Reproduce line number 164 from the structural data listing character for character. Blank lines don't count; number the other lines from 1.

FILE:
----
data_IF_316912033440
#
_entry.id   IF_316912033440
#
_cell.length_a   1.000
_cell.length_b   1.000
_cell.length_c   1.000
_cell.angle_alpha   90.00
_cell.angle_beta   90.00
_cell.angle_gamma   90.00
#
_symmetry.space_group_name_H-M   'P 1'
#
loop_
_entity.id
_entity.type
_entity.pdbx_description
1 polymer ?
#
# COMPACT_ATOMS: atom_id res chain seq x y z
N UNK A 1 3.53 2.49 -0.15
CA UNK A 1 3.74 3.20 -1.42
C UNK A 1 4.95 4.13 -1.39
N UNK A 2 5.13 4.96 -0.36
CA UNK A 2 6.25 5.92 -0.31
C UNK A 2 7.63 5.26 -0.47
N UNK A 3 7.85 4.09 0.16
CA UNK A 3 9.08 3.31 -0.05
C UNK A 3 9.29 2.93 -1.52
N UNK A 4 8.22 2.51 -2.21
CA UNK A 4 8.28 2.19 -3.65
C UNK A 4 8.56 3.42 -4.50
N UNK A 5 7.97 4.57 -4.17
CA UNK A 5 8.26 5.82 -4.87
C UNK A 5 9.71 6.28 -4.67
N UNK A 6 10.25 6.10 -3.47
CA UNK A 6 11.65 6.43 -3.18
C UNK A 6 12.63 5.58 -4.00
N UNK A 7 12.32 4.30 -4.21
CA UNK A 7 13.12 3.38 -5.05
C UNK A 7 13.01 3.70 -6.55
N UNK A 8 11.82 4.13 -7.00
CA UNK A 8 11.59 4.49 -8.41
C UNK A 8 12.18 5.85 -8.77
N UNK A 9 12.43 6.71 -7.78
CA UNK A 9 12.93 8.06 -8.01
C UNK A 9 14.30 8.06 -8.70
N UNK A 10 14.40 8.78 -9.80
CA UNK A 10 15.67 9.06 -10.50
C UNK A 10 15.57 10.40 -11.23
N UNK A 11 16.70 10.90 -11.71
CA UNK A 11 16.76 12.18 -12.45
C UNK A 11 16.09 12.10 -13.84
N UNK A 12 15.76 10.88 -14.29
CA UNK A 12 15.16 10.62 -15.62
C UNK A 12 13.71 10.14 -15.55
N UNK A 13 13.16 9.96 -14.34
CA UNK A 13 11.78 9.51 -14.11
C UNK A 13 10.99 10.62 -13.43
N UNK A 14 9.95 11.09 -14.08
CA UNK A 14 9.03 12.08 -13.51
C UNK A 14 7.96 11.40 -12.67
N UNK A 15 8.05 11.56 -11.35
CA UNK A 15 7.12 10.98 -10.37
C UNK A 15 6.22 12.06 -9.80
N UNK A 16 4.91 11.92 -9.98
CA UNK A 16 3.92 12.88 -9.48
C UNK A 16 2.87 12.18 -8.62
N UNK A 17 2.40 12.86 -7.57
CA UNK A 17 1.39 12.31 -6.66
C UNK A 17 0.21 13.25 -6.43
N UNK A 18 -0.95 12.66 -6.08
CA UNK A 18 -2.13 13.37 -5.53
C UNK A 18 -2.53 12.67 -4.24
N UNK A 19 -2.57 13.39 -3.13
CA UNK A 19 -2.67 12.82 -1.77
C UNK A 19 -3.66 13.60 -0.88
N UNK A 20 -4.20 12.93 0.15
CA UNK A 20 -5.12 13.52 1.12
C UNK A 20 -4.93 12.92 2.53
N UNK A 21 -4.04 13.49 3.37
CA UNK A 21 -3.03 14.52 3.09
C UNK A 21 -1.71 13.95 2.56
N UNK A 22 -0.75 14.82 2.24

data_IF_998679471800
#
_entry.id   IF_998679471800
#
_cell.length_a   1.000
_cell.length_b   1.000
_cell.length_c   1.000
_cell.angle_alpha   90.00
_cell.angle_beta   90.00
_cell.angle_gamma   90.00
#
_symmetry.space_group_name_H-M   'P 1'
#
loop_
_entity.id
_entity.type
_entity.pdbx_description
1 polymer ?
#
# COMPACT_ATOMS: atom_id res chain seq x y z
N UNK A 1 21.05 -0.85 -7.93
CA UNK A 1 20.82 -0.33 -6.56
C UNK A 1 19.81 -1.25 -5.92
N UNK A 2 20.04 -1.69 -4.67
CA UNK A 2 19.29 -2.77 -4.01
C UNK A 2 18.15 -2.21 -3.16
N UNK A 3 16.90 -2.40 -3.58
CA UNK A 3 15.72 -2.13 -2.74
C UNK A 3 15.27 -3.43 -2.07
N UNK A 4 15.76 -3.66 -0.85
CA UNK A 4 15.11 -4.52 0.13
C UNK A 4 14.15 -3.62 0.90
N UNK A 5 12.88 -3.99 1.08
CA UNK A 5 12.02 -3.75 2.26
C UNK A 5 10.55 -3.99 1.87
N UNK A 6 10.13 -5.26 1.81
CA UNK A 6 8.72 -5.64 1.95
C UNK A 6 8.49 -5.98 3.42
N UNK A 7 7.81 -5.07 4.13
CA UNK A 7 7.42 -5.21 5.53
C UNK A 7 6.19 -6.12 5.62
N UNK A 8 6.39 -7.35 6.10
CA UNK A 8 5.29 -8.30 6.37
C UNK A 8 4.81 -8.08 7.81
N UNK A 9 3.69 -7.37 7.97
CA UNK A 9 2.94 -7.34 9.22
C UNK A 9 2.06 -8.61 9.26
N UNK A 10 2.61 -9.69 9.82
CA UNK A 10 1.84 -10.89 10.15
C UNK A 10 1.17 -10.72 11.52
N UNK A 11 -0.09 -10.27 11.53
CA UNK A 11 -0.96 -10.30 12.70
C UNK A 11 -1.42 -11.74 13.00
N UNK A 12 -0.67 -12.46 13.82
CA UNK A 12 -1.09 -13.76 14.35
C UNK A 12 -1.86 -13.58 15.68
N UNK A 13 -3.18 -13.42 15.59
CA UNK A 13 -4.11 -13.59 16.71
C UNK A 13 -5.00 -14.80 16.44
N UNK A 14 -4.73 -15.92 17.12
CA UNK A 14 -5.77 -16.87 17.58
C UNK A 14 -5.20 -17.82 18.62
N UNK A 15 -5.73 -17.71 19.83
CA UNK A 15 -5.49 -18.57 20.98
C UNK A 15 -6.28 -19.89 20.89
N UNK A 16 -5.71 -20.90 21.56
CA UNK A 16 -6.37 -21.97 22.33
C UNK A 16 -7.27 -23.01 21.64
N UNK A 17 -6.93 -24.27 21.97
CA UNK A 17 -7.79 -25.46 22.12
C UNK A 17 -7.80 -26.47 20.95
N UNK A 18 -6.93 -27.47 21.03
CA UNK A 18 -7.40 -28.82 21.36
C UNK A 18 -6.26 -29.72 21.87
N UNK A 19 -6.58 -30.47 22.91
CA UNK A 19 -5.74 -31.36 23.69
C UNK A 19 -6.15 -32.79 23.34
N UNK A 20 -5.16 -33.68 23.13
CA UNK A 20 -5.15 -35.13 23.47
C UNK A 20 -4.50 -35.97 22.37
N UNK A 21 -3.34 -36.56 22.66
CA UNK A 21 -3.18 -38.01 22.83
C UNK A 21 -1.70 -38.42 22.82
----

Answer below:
C UNK A 20 -4.50 -35.97 22.37